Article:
I started this blog to document and illustrate my service as a Peace Corps volunteer in Africa from 2011-2013.
"We tried to point out the fact that we spend billions on the wrong aid projects while overlooking the almost costless and far more helpful ones." (Lederer and Burdick, epilogue to "The Ugly American")
The title of Ugly American is pertinent because it is used to describe U.S. Foreign Policy and the behavior of Americans as they travel and work abroad; however it resonates with me because it is ironically used in the novel of the same title by William Lederer and Eugene Burdick.
In it, the handsome Americans are responsible for the more incompetent and ineffective aid and diplomacy projects: they don't speak the native language, are unaware of local customs, and seclude themselves in large residences and exclusive Americans-only social clubs. The following is a quote from a Filipino Minister to a U.S. Official:
“The simple fact is, Mr. Ambassador, that average Americans, in their natural state, if you will excuse the phrase, are the best ambassadors a country can have. They are not suspicious, they are eager to share their skills, they are generous. But something happens to most Americans when they go abroad. Many of them are not average . . . they are second-raters.”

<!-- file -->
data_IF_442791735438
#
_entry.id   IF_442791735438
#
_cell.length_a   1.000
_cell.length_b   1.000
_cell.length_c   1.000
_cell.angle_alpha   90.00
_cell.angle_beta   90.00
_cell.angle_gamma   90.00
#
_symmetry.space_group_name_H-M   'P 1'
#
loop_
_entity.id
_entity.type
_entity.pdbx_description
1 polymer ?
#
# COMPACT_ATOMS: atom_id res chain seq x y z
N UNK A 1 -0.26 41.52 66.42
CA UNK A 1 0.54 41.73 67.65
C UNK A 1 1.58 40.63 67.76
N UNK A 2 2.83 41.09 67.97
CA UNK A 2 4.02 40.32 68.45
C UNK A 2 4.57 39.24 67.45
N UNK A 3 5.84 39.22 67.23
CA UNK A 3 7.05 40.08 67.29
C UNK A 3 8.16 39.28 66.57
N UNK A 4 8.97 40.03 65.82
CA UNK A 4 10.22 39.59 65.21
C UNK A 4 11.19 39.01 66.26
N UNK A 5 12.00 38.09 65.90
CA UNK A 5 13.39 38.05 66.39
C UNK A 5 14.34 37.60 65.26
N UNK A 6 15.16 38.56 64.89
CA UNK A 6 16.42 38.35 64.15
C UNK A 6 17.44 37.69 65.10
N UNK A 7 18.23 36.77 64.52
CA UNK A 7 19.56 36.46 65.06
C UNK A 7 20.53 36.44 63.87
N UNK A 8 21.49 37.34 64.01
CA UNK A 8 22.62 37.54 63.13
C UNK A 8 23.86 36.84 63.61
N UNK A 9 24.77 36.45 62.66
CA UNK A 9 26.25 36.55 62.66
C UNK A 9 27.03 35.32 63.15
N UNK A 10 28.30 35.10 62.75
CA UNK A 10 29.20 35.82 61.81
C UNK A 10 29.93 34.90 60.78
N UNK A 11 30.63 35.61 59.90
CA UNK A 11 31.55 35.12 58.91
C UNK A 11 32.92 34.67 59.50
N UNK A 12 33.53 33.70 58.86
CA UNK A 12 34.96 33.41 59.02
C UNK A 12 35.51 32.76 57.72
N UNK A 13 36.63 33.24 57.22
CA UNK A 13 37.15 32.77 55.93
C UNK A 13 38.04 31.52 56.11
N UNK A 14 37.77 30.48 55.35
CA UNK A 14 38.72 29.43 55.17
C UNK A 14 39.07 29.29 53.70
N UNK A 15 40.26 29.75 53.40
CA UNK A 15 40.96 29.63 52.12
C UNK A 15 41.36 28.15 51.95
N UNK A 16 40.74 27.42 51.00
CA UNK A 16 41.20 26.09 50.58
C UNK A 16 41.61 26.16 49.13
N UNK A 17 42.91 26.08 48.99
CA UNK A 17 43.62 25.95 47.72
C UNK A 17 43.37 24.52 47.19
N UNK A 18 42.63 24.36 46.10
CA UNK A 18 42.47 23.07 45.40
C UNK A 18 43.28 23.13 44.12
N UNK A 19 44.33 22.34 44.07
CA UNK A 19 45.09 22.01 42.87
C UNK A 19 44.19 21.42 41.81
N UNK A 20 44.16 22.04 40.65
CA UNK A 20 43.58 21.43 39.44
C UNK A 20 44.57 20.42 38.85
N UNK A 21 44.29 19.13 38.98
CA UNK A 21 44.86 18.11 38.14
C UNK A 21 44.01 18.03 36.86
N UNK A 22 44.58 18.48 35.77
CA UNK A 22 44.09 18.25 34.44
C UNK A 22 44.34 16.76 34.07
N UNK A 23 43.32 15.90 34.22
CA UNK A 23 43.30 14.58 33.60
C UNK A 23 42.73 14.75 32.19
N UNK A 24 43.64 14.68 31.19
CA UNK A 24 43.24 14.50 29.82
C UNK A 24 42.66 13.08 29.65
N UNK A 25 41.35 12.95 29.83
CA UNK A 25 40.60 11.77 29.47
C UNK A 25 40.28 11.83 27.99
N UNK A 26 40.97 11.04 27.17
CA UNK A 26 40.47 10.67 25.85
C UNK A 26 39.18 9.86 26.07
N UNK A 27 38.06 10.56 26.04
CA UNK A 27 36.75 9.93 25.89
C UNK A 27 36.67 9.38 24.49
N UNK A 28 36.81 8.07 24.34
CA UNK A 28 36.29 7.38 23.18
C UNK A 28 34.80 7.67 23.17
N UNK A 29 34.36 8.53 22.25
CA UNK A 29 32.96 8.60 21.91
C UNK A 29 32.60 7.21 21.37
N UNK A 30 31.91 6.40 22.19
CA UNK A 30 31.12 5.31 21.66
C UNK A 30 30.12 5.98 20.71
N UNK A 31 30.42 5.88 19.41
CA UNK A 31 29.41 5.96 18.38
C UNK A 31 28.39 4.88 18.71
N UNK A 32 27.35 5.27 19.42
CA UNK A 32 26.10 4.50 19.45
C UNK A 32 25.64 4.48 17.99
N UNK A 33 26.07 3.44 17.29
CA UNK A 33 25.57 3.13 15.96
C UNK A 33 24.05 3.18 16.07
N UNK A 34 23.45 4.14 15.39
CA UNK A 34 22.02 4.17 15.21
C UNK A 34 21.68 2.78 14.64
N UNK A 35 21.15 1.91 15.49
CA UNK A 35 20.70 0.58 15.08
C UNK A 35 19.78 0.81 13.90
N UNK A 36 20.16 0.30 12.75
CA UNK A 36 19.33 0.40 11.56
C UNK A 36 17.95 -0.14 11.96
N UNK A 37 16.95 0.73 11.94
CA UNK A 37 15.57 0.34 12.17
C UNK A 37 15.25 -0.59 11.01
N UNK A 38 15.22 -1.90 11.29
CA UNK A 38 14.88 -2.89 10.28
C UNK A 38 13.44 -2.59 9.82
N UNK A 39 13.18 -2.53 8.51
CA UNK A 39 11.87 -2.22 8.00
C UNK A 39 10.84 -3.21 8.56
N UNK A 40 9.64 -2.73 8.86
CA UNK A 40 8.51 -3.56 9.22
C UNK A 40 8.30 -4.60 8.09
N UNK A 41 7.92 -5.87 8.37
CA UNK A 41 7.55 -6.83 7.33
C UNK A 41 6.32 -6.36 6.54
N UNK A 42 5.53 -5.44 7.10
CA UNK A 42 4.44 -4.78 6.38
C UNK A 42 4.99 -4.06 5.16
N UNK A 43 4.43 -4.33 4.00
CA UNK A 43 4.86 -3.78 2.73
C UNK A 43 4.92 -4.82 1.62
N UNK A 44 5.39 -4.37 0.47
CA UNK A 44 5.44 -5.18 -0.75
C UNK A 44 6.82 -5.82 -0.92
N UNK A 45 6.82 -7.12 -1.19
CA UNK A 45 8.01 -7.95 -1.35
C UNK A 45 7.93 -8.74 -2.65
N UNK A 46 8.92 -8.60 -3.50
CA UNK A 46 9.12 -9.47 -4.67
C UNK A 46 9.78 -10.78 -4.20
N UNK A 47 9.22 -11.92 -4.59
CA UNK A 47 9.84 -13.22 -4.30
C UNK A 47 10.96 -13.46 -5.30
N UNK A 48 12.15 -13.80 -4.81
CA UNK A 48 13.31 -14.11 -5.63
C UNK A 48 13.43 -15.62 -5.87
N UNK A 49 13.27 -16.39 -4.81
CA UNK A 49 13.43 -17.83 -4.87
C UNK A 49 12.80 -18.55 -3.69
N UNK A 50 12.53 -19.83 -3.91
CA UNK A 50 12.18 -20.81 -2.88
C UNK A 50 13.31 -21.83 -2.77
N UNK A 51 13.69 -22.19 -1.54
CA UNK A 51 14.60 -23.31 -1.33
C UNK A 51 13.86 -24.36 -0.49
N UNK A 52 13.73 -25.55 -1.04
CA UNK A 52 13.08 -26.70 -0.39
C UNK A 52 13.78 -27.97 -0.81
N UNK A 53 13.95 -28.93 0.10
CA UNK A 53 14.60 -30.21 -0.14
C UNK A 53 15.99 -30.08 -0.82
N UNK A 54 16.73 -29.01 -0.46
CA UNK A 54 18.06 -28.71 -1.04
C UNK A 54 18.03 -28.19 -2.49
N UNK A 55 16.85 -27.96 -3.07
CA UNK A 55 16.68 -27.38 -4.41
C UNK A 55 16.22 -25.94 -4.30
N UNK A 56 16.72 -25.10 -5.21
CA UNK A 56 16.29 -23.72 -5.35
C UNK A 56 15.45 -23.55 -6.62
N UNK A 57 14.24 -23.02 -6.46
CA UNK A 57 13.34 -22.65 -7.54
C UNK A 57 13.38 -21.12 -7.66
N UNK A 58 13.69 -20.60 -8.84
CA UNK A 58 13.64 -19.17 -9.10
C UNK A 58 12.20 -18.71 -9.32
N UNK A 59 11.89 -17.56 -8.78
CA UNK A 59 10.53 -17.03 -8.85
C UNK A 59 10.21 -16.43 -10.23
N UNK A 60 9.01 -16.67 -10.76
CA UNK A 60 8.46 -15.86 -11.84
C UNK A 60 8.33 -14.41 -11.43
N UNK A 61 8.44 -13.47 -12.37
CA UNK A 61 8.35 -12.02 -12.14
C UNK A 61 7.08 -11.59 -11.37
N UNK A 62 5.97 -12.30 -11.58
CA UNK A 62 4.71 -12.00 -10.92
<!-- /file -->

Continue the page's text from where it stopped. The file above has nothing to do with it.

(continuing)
The Ugly American, Homer Atkins, is ugly in his appearance and rejection of the handsome and fashionable American ex-patriot culture. Homer is an engineer with dirty fingernails and calloused hands; his project that "works" is a bicycle-powered water pump that co-develops with a local counterpart.
Homer's example is key because it reflects the potential of the Peace Corps volunteer: Americans living in similar conditions in communities collaborating towards local solutions to pertinent problems. In the book, Homer addresses his philosophy of aid: “Whenever you give a man something for nothing, the first person he comes to dislike is you.” In fact, the book was disseminated by John F. Kennedy to his fellow representatives in the Senate. There have been questions about the book's influence in a contemporary context (a New York Times review and article in the Christian Science Monitor). And, of course, the relevance of the Peace Corps itself has also been addressed.
As many fellow nominees know, the length of the Peace Corps application process allows a lot of time for reflection. The success of the institution's own assessment and recruiting process aside, I'm more concerned about my own context and projects that I may be involved in. In whatever I do, I hope I do it as an Ugly American.